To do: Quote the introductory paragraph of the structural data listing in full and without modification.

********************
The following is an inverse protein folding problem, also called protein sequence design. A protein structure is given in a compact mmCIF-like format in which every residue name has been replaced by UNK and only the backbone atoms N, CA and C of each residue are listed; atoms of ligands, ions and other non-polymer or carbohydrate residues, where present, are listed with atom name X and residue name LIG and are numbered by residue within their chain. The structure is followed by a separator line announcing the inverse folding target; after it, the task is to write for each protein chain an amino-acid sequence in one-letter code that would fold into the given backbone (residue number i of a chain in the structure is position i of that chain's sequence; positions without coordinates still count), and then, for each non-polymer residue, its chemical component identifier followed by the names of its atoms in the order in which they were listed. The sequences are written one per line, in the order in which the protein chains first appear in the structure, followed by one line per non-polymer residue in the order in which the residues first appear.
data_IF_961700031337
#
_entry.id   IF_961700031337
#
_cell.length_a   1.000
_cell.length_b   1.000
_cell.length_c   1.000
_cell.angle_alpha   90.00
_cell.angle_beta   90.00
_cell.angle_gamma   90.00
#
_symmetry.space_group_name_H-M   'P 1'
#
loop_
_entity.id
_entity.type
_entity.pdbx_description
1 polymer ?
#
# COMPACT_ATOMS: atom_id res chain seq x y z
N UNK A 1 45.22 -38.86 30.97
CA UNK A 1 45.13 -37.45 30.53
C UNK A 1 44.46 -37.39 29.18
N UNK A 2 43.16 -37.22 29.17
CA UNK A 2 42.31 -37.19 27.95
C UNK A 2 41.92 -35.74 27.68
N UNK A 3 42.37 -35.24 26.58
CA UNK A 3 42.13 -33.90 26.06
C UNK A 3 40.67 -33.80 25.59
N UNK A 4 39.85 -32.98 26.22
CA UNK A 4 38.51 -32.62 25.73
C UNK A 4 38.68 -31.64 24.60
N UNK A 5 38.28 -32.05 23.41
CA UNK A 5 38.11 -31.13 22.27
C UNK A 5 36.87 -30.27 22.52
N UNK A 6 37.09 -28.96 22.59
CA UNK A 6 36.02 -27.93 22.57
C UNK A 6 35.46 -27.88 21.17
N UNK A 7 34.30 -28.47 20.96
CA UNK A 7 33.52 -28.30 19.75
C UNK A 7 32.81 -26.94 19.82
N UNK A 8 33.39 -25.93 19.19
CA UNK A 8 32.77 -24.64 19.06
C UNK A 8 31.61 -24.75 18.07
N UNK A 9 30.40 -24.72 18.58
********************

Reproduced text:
The following is an inverse protein folding problem, also called protein sequence design. A protein structure is given in a compact mmCIF-like format in which every residue name has been replaced by UNK and only the backbone atoms N, CA and C of each residue are listed; atoms of ligands, ions and other non-polymer or carbohydrate residues, where present, are listed with atom name X and residue name LIG and are numbered by residue within their chain. The structure is followed by a separator line announcing the inverse folding target; after it, the task is to write for each protein chain an amino-acid sequence in one-letter code that would fold into the given backbone (residue number i of a chain in the structure is position i of that chain's sequence; positions without coordinates still count), and then, for each non-polymer residue, its chemical component identifier followed by the names of its atoms in the order in which they were listed. The sequences are written one per line, in the order in which the protein chains first appear in the structure, followed by one line per non-polymer residue in the order in which the residues first appear.